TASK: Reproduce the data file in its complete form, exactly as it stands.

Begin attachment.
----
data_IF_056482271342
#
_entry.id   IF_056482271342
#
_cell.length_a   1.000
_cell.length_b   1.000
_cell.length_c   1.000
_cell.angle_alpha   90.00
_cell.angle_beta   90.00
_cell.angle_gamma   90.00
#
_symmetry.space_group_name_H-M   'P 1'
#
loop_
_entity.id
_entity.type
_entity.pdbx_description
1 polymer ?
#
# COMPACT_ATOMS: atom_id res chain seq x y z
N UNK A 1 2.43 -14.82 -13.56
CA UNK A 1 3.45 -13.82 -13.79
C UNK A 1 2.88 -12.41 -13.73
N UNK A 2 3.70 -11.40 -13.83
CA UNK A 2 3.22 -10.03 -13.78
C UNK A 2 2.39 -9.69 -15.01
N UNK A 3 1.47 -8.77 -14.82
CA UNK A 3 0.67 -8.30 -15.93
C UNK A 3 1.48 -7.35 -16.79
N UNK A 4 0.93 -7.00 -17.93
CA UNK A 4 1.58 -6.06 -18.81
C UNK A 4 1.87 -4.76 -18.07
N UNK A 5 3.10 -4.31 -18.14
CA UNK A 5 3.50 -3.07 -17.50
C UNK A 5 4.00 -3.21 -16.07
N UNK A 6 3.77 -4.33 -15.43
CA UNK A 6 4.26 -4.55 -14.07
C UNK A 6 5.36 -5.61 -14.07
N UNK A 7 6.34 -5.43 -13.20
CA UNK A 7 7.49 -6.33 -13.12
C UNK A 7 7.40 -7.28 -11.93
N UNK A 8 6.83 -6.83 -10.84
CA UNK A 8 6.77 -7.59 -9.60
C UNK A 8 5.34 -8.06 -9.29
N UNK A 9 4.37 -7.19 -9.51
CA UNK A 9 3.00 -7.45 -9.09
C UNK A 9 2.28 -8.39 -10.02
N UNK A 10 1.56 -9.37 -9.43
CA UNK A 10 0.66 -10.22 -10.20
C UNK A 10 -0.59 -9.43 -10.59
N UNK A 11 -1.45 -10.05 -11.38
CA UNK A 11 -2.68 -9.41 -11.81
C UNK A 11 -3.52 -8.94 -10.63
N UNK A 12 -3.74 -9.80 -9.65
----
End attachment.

data_IF_056482271342
#
_entry.id   IF_056482271342
#
_cell.length_a   1.000
_cell.length_b   1.000
_cell.length_c   1.000
_cell.angle_alpha   90.00
_cell.angle_beta   90.00
_cell.angle_gamma   90.00
#
_symmetry.space_group_name_H-M   'P 1'
#
loop_
_entity.id
_entity.type
_entity.pdbx_description
1 polymer ?
#
# COMPACT_ATOMS: atom_id res chain seq x y z
N UNK A 1 2.43 -14.82 -13.56
CA UNK A 1 3.45 -13.82 -13.79
C UNK A 1 2.88 -12.41 -13.73
N UNK A 2 3.70 -11.40 -13.83
CA UNK A 2 3.22 -10.03 -13.78
C UNK A 2 2.39 -9.69 -15.01
N UNK A 3 1.47 -8.77 -14.82
CA UNK A 3 0.67 -8.30 -15.93
C UNK A 3 1.48 -7.35 -16.79
N UNK A 4 0.93 -7.00 -17.93
CA UNK A 4 1.58 -6.06 -18.81
C UNK A 4 1.87 -4.76 -18.07
N UNK A 5 3.10 -4.31 -18.14
CA UNK A 5 3.50 -3.07 -17.50
C UNK A 5 4.00 -3.21 -16.07
N UNK A 6 3.77 -4.33 -15.43
CA UNK A 6 4.26 -4.55 -14.07
C UNK A 6 5.36 -5.61 -14.07
N UNK A 7 6.34 -5.43 -13.20
CA UNK A 7 7.49 -6.33 -13.12
C UNK A 7 7.40 -7.28 -11.93
N UNK A 8 6.83 -6.83 -10.84
CA UNK A 8 6.77 -7.59 -9.60
C UNK A 8 5.34 -8.06 -9.29
N UNK A 9 4.37 -7.19 -9.51
CA UNK A 9 3.00 -7.45 -9.09
C UNK A 9 2.28 -8.39 -10.02
N UNK A 10 1.56 -9.37 -9.43
CA UNK A 10 0.66 -10.22 -10.20
C UNK A 10 -0.59 -9.43 -10.59
N UNK A 11 -1.45 -10.05 -11.38
CA UNK A 11 -2.68 -9.41 -11.81
C UNK A 11 -3.52 -8.94 -10.63
N UNK A 12 -3.74 -9.80 -9.65